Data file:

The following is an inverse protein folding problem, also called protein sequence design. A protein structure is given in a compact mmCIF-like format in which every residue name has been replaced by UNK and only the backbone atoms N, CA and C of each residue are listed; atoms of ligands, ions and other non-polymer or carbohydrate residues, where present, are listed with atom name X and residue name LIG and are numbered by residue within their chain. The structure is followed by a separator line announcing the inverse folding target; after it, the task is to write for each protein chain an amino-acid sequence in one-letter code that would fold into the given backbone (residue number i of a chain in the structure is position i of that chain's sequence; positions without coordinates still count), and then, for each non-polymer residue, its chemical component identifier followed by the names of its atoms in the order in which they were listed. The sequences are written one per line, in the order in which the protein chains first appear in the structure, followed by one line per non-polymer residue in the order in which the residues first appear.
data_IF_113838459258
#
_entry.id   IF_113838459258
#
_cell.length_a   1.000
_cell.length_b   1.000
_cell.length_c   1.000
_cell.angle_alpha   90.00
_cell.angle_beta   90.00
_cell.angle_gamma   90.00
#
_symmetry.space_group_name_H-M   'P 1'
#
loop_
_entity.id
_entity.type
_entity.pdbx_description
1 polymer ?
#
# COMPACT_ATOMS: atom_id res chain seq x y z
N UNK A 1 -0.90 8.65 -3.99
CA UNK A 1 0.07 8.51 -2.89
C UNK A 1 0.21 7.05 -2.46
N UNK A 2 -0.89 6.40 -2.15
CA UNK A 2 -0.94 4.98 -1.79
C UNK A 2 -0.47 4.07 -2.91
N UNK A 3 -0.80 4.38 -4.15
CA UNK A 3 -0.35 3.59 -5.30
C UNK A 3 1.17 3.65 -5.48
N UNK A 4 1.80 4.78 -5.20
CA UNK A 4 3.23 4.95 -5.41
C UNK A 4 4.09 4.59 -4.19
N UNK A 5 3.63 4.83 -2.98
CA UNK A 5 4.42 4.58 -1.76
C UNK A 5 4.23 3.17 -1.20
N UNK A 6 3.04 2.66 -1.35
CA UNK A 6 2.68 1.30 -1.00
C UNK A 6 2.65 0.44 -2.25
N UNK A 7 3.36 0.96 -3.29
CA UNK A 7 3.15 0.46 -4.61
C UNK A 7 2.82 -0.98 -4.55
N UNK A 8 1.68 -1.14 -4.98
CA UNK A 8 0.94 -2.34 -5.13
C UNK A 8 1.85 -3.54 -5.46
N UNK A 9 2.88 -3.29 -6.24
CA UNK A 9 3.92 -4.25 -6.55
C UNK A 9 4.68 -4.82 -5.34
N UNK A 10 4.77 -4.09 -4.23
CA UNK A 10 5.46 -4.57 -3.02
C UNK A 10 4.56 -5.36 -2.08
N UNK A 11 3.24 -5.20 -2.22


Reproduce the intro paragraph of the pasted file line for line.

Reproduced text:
The following is an inverse protein folding problem, also called protein sequence design. A protein structure is given in a compact mmCIF-like format in which every residue name has been replaced by UNK and only the backbone atoms N, CA and C of each residue are listed; atoms of ligands, ions and other non-polymer or carbohydrate residues, where present, are listed with atom name X and residue name LIG and are numbered by residue within their chain. The structure is followed by a separator line announcing the inverse folding target; after it, the task is to write for each protein chain an amino-acid sequence in one-letter code that would fold into the given backbone (residue number i of a chain in the structure is position i of that chain's sequence; positions without coordinates still count), and then, for each non-polymer residue, its chemical component identifier followed by the names of its atoms in the order in which they were listed. The sequences are written one per line, in the order in which the protein chains first appear in the structure, followed by one line per non-polymer residue in the order in which the residues first appear.